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Work in Progress: Kevin Brazil, 'Critical Solicitations' Seminar

Work in Progress
6 December 2017
65/1163 Avenue Campus SO17 1BF

For more information regarding this seminar, please email Professor Stephen Bygrave at .

Event details

Part of the English Work in Progress Seminars 2017-18

Abstract image of a black, grey and white of mouths appearing in the reflection of a pair of reading glasses
Abstract image for 'Critical Solicitations'

Kevin Brazil, 'Critical Solicitations'

When interpreting literature, should critics do as they are told? This paper reflections on the assumptions about criticism trigged by a recent wave of contemporary novels engaged in what I call ‘critical solicitations’. These are novels which solicit the application of a particular interpretative method from their readers, prescribing how they must be read - an act that raises curious questions for understandings of the critic’s role agency. Does acquiescence compromise agency, and does discomfort about this reveal something about how we imagine a critic’s role – as opposed to that of a unsophisticated reader? Why would a critic agree to have their interpretative method determined by a novel – or alternatively, why not? Attempting to answer these questions shows that intentionally or not, critical solicitations dredge up questions about very different aspects of critical practice. What is the disposition of a critic towards their objects: obedient, loyal, faithful, distrustful, or combative? Can critics also have similar dispositions towards their methods, and what might this kind of attachment reveal about the role of agency in the criticism? In raising these questions, critical solicitations enable us to see that claims for a necessary relationship between method and object, and the fidelity of a critic’s disposition, are part of the justification claims of influential and disparate critical approaches: symptomatic Marxism, deconstruction, and the Frankfurt School. But they also show that the appeal to immanent criticism upon which these methods base their authority is not an abnegation of criticism but a means for securing its necessity. At a moment which literary studies is animated by debates about ‘method wars’ and post-critical reading, critical solicitations show that there is much more to criticism than method, that criticism’s methods are far more determined by questions of disposition that many might admit, and that nothing is more tempting when faced with justifying one’s critical practice than saying you are only doing what literature is telling you to do.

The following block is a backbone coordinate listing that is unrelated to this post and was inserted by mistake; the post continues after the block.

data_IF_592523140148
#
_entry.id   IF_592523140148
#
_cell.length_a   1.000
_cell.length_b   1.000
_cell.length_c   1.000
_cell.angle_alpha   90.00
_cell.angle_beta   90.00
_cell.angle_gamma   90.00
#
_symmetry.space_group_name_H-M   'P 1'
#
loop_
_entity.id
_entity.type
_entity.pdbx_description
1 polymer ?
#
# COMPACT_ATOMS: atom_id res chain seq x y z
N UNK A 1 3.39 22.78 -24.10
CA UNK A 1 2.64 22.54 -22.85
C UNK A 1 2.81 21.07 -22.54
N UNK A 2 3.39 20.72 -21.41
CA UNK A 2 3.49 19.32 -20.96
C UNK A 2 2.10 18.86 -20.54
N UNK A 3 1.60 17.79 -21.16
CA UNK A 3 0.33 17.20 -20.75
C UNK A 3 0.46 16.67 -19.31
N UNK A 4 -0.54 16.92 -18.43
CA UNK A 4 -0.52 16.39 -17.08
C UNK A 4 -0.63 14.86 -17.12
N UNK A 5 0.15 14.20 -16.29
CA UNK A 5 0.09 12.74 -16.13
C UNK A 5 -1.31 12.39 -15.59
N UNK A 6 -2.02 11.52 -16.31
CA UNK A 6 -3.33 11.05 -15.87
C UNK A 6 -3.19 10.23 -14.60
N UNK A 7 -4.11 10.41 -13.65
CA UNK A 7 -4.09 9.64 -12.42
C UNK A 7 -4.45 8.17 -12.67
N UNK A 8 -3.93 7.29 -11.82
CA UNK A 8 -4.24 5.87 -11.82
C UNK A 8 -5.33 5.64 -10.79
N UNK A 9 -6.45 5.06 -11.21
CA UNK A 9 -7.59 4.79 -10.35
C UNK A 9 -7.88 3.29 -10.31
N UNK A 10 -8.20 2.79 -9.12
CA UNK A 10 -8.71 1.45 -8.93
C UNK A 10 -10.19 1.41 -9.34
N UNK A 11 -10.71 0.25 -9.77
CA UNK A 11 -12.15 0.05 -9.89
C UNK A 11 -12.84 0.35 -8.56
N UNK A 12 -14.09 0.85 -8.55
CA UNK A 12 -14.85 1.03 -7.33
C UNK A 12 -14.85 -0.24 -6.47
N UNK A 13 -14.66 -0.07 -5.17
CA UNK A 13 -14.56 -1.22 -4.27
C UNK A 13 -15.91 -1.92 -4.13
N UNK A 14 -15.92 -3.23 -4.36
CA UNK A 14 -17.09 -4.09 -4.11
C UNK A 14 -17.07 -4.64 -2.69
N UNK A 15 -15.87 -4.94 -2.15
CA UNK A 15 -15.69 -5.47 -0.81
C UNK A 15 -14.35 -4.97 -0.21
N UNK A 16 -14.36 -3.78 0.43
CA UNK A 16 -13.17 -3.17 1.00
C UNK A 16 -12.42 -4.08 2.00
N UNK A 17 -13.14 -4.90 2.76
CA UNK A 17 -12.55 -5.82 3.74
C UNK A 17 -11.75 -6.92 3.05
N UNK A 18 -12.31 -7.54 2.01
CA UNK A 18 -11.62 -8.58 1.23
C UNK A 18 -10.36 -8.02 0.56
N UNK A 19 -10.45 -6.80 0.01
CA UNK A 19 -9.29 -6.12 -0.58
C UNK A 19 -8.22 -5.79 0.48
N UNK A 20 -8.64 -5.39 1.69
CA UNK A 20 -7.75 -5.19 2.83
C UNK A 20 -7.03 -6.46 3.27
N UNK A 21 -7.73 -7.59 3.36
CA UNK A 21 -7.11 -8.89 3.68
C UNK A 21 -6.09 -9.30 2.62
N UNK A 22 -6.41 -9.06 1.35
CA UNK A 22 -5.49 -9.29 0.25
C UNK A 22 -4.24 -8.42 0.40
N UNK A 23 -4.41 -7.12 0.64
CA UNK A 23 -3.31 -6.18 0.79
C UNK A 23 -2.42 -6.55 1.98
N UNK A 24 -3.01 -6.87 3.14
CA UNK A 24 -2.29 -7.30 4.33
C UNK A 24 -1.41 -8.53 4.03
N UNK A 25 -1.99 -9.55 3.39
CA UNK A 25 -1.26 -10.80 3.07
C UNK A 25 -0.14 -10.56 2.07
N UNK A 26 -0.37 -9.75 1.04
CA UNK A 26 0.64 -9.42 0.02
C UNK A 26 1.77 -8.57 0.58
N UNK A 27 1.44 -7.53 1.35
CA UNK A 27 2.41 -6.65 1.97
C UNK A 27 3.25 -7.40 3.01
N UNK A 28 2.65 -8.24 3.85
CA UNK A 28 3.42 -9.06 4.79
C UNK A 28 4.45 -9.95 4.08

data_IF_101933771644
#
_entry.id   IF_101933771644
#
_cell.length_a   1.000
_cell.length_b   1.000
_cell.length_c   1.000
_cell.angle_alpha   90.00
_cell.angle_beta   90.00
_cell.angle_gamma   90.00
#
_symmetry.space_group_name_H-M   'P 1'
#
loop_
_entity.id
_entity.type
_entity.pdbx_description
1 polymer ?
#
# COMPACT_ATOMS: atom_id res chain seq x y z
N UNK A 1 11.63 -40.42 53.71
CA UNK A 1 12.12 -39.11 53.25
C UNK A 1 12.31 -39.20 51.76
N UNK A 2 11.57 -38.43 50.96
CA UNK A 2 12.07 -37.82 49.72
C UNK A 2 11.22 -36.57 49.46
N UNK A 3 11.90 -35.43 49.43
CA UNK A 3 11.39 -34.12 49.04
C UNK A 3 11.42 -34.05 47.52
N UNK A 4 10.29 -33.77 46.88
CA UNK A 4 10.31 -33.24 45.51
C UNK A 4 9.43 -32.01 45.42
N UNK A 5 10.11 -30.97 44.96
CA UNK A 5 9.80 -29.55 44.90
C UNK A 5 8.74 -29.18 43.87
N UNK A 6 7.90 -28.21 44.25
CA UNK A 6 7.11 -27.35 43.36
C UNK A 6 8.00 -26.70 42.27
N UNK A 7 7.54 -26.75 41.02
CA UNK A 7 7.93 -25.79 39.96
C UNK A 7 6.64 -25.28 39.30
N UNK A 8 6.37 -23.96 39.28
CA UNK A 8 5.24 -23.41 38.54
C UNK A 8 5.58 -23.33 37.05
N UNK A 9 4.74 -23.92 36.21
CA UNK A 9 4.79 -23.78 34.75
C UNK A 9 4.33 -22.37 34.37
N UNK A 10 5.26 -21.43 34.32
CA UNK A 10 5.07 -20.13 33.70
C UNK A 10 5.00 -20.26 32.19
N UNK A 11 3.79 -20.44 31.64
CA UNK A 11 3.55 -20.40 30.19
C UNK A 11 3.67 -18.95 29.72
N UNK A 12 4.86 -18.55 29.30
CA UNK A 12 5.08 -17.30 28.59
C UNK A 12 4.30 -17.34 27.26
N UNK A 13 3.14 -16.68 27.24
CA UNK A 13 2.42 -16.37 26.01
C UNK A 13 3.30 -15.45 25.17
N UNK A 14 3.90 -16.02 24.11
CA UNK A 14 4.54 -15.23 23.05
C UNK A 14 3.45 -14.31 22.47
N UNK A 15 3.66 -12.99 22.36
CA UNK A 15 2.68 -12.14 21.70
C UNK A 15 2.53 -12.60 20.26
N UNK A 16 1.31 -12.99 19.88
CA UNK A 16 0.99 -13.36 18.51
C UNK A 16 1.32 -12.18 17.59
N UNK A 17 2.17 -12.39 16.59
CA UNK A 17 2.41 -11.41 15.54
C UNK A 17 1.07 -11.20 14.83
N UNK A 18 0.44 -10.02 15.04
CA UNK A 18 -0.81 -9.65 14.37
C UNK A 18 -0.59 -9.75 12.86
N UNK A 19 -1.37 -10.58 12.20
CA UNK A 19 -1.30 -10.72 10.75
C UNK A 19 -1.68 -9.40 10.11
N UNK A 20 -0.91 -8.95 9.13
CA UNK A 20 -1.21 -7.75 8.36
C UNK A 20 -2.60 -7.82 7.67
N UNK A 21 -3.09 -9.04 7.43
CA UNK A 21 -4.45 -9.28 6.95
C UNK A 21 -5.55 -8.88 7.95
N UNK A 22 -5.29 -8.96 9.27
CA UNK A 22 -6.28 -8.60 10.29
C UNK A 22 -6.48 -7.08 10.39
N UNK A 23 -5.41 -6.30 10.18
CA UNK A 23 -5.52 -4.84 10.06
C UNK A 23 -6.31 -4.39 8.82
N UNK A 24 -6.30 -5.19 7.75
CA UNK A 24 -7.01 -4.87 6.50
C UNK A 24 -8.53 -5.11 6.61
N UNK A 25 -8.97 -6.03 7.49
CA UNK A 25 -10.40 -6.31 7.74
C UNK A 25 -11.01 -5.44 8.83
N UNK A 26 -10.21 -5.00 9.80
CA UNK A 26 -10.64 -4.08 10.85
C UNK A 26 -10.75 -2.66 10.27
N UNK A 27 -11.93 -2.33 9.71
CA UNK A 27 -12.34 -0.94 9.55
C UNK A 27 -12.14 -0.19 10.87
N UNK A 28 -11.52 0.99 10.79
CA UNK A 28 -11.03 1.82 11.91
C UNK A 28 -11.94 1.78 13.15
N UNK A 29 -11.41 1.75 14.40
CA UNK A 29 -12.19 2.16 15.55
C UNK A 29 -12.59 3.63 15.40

This seminar will discuss a paper to be circulated beforehand. If you would like to have the paper circulated to you, please contact Dr Kevin Brazil (

Speaker information

Dr Kevin Brazil,Lecturer in Late-Twentieth and Twenty-First Century British Literature

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